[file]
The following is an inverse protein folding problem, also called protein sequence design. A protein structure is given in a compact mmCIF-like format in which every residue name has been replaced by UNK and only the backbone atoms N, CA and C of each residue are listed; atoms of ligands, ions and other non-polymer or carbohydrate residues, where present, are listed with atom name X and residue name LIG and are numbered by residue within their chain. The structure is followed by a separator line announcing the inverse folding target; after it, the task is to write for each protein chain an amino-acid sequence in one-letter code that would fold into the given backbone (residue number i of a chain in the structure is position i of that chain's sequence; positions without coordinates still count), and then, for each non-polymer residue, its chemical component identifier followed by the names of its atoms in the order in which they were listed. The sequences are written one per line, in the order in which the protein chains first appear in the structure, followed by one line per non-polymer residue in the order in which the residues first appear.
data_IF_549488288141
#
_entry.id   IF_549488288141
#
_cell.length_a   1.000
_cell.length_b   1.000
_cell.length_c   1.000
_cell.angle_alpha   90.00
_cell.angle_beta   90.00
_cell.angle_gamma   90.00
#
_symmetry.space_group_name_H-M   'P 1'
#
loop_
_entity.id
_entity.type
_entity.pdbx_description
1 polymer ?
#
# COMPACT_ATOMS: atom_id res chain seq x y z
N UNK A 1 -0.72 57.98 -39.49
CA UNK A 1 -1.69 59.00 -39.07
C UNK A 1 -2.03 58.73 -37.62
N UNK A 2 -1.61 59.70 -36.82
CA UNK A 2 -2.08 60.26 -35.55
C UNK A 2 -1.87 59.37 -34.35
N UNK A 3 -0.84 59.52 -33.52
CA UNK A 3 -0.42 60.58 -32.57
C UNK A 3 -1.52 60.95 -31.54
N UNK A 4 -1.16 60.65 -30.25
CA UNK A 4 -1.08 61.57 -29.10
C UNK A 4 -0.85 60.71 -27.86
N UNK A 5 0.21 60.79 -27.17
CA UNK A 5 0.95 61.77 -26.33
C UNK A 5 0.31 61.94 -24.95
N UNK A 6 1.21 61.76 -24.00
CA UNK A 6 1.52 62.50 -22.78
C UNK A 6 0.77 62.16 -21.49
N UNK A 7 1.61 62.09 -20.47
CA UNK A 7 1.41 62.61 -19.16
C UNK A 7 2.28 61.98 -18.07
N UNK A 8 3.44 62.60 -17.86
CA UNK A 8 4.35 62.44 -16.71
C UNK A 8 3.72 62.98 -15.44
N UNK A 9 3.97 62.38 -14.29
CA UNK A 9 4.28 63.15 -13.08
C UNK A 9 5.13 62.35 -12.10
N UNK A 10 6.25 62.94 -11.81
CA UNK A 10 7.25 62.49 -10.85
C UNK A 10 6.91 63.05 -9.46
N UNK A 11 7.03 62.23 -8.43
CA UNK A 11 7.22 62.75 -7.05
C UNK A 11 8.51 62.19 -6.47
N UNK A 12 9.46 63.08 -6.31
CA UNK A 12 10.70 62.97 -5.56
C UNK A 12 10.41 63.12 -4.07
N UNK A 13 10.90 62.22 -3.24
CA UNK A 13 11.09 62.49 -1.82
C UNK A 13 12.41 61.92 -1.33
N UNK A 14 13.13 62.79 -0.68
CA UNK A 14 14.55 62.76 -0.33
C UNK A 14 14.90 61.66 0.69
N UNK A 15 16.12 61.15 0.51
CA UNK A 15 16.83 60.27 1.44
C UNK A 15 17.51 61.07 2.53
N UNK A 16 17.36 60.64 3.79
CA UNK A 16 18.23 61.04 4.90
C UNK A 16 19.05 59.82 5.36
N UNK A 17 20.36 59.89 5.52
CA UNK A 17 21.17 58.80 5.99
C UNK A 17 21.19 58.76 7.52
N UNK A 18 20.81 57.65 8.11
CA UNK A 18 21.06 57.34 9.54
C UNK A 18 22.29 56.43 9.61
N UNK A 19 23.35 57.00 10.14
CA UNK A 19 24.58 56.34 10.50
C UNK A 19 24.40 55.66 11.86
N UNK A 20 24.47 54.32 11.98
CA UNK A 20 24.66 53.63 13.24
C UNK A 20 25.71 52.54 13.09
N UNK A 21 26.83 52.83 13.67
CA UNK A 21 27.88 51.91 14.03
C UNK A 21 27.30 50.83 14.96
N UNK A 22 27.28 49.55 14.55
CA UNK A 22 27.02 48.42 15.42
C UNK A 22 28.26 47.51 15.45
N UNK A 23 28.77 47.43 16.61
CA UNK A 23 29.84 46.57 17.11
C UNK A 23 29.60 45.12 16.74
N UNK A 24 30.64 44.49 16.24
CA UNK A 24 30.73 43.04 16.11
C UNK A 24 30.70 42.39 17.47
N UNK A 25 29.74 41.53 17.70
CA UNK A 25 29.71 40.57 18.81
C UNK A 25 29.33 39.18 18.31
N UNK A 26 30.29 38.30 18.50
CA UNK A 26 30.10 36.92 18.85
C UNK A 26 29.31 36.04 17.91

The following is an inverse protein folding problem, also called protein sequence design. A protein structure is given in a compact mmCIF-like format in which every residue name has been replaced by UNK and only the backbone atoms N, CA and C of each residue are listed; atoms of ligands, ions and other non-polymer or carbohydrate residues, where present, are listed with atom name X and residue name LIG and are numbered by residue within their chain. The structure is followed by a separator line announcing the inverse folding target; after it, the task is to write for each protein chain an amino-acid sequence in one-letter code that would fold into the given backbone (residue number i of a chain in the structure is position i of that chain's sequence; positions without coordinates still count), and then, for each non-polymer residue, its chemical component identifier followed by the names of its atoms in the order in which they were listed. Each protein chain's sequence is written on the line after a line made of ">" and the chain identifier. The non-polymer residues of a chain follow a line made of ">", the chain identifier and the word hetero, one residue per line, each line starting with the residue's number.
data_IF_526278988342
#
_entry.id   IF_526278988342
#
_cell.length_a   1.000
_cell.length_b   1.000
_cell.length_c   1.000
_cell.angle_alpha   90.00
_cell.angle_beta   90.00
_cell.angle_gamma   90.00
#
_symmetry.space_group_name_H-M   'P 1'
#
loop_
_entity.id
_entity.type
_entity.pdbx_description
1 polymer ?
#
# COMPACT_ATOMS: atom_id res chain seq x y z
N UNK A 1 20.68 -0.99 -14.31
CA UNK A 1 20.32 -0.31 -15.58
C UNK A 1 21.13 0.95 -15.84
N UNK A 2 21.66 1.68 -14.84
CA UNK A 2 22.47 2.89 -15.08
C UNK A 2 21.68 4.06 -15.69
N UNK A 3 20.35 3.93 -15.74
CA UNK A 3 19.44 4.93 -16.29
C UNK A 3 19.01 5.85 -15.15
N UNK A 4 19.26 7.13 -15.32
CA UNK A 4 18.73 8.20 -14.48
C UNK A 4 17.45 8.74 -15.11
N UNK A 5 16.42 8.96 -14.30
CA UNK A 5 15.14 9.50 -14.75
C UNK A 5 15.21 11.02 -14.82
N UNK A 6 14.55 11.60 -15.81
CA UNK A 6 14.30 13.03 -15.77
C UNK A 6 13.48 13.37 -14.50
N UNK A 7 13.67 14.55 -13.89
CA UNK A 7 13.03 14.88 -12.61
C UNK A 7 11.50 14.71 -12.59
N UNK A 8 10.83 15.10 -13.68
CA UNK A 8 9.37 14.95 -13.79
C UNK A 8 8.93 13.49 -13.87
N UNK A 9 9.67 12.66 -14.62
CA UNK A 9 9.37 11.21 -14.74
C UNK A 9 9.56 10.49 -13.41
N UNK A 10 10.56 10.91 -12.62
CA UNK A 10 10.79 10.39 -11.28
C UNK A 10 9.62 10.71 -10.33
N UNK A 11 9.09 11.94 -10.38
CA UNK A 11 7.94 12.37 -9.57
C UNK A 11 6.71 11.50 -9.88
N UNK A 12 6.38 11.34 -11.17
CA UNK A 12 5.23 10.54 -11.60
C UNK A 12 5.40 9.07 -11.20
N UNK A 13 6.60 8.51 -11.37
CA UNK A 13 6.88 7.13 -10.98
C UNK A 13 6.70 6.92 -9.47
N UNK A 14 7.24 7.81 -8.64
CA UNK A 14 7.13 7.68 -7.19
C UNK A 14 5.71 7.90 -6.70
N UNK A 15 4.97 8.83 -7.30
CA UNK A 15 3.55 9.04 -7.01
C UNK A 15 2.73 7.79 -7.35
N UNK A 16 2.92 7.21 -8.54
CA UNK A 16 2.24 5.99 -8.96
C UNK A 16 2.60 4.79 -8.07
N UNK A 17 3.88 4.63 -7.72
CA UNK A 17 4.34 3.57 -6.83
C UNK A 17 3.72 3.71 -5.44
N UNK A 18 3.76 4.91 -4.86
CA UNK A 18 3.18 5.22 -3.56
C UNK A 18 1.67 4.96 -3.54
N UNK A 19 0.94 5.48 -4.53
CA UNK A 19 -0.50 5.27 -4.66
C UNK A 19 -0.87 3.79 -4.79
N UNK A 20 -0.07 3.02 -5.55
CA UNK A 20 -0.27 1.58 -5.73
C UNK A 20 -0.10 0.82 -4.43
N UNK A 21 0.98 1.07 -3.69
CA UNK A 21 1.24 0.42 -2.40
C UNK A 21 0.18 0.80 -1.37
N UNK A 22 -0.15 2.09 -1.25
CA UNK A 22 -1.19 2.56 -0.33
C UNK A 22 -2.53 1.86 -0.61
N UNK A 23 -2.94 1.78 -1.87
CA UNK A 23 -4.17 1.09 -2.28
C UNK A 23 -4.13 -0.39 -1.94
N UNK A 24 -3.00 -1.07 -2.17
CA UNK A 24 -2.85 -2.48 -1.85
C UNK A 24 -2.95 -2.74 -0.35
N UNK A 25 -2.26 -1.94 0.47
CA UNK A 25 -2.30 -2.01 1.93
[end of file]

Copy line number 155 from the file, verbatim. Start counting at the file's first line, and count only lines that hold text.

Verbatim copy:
CA UNK A 12 5.23 10.54 -11.60